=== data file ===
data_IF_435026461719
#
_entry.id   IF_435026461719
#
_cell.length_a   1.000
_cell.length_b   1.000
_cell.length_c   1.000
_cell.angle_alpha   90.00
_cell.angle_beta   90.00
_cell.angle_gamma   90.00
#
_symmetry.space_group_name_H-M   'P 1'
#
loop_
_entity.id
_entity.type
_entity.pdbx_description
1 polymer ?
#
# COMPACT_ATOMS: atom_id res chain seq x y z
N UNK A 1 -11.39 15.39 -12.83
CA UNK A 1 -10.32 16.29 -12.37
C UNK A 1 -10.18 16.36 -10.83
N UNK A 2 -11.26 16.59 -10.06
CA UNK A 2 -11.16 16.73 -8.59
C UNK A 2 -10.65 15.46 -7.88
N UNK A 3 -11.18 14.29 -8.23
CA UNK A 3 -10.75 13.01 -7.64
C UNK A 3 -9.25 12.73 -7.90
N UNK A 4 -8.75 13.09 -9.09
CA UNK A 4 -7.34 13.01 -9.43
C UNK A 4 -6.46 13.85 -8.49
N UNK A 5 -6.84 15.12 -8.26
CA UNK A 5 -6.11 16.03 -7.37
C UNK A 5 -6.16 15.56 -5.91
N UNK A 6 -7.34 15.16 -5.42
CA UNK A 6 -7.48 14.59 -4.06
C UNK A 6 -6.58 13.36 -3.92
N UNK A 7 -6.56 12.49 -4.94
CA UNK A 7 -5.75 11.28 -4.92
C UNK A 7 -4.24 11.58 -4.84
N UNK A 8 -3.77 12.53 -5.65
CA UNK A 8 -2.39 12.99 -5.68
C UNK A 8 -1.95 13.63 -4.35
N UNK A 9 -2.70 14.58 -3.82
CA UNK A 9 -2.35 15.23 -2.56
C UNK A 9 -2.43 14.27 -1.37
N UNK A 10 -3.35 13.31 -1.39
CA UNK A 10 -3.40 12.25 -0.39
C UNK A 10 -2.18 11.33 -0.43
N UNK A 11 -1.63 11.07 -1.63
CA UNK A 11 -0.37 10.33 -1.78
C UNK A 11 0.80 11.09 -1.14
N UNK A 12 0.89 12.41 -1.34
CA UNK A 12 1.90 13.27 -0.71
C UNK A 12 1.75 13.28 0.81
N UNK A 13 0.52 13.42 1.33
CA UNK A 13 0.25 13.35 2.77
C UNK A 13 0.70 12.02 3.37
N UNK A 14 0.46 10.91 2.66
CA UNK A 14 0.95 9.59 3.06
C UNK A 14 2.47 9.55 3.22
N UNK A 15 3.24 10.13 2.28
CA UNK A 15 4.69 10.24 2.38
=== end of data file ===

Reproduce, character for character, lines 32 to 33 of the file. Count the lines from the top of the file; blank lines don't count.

C UNK A 4 -6.46 13.85 -8.49
N UNK A 5 -6.84 15.12 -8.26